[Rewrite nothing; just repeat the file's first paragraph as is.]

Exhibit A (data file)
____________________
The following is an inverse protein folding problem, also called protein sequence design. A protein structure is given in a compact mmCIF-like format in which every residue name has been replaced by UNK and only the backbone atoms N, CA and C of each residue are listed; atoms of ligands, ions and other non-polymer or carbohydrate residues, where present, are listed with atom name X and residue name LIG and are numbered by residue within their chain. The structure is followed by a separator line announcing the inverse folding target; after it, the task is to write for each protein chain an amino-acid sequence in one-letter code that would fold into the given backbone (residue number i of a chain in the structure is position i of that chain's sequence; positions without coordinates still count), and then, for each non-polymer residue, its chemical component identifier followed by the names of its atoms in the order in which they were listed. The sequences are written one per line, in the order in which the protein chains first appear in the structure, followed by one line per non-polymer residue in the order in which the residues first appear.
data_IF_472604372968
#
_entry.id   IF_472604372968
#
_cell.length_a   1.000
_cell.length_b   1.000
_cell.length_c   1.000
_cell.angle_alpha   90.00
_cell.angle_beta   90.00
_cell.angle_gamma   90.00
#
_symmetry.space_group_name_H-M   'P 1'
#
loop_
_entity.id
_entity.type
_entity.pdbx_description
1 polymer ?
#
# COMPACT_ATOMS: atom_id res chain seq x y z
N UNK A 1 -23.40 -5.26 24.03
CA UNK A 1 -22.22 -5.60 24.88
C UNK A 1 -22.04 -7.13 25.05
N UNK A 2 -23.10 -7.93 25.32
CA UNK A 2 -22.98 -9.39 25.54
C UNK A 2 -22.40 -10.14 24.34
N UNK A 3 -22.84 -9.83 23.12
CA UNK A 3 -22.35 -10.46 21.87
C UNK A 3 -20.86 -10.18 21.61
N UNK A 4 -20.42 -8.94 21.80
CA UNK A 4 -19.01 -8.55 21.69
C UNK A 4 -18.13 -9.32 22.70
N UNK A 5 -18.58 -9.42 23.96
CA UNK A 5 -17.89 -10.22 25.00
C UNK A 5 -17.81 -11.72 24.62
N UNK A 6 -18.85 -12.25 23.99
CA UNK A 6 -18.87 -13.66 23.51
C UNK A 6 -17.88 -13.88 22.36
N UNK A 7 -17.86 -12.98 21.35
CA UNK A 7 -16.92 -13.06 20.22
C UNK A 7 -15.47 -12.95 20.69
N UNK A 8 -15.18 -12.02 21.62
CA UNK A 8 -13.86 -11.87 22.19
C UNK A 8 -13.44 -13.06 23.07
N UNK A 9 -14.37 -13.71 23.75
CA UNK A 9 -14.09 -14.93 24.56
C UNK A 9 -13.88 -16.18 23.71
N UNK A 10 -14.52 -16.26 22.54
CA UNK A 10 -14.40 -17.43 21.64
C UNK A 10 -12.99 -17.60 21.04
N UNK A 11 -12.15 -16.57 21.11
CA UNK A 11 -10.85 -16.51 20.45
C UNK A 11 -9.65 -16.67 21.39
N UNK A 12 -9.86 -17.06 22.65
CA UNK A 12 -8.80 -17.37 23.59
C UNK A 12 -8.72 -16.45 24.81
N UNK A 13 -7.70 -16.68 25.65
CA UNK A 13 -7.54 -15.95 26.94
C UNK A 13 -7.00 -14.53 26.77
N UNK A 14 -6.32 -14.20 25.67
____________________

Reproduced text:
The following is an inverse protein folding problem, also called protein sequence design. A protein structure is given in a compact mmCIF-like format in which every residue name has been replaced by UNK and only the backbone atoms N, CA and C of each residue are listed; atoms of ligands, ions and other non-polymer or carbohydrate residues, where present, are listed with atom name X and residue name LIG and are numbered by residue within their chain. The structure is followed by a separator line announcing the inverse folding target; after it, the task is to write for each protein chain an amino-acid sequence in one-letter code that would fold into the given backbone (residue number i of a chain in the structure is position i of that chain's sequence; positions without coordinates still count), and then, for each non-polymer residue, its chemical component identifier followed by the names of its atoms in the order in which they were listed. The sequences are written one per line, in the order in which the protein chains first appear in the structure, followed by one line per non-polymer residue in the order in which the residues first appear.